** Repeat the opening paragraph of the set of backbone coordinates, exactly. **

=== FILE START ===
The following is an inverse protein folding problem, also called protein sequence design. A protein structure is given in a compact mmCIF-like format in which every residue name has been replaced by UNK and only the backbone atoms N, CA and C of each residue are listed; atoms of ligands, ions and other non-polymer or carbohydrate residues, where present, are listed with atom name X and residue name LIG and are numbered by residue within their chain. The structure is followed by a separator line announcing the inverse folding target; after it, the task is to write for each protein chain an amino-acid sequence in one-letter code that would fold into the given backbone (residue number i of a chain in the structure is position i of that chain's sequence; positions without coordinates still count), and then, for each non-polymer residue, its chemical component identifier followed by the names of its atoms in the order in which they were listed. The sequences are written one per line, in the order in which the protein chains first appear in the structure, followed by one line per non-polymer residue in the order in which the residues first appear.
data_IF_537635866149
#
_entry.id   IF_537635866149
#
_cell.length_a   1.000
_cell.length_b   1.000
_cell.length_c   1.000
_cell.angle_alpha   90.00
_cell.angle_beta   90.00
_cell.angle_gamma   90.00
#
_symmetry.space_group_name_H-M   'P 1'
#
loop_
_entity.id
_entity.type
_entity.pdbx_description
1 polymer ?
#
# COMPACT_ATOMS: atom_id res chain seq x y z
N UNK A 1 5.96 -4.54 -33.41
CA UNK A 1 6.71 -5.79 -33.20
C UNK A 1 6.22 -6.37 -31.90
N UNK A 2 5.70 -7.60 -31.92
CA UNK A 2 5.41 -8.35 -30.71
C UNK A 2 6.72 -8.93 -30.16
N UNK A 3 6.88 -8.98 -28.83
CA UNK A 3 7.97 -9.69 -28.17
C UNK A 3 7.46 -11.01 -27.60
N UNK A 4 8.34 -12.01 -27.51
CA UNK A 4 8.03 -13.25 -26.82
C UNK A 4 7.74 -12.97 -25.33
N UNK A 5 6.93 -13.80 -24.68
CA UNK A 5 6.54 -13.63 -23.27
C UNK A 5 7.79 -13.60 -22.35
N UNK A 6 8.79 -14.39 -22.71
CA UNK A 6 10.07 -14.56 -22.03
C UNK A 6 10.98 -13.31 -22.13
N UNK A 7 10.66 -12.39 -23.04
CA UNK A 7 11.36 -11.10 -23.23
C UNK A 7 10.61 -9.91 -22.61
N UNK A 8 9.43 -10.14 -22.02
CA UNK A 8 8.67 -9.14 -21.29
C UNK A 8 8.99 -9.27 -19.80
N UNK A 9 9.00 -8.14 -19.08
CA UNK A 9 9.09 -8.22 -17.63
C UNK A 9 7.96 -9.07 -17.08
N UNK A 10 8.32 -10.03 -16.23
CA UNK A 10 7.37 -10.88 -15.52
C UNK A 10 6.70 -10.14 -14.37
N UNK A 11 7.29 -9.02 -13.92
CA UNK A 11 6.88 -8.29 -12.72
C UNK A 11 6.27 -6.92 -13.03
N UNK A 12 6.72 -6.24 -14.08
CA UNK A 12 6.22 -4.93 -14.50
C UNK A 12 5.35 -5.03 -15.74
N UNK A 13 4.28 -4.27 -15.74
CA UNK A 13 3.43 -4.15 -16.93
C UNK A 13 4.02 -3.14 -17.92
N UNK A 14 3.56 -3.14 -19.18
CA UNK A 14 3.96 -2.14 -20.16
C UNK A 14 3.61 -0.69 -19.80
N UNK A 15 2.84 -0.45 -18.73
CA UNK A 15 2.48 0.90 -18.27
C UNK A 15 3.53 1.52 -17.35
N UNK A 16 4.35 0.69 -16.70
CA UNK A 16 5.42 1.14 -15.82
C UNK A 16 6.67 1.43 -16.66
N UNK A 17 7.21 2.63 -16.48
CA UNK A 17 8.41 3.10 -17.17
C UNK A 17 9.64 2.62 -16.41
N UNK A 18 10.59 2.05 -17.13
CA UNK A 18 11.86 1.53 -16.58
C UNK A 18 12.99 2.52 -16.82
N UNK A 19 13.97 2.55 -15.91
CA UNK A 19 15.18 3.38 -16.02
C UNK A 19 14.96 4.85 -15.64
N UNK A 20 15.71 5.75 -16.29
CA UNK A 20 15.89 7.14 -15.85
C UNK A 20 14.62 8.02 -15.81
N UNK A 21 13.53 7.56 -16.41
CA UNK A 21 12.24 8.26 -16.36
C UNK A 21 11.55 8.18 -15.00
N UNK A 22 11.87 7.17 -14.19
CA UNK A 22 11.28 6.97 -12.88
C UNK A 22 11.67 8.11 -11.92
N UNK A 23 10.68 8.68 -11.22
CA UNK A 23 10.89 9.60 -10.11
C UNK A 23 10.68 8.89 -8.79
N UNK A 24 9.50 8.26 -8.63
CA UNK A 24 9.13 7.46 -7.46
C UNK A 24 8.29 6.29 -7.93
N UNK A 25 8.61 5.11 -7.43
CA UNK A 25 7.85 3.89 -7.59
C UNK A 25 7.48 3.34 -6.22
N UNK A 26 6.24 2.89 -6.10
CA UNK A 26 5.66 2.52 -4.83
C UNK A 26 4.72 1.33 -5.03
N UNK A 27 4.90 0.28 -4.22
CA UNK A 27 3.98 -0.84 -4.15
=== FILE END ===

The following is an inverse protein folding problem, also called protein sequence design. A protein structure is given in a compact mmCIF-like format in which every residue name has been replaced by UNK and only the backbone atoms N, CA and C of each residue are listed; atoms of ligands, ions and other non-polymer or carbohydrate residues, where present, are listed with atom name X and residue name LIG and are numbered by residue within their chain. The structure is followed by a separator line announcing the inverse folding target; after it, the task is to write for each protein chain an amino-acid sequence in one-letter code that would fold into the given backbone (residue number i of a chain in the structure is position i of that chain's sequence; positions without coordinates still count), and then, for each non-polymer residue, its chemical component identifier followed by the names of its atoms in the order in which they were listed. The sequences are written one per line, in the order in which the protein chains first appear in the structure, followed by one line per non-polymer residue in the order in which the residues first appear.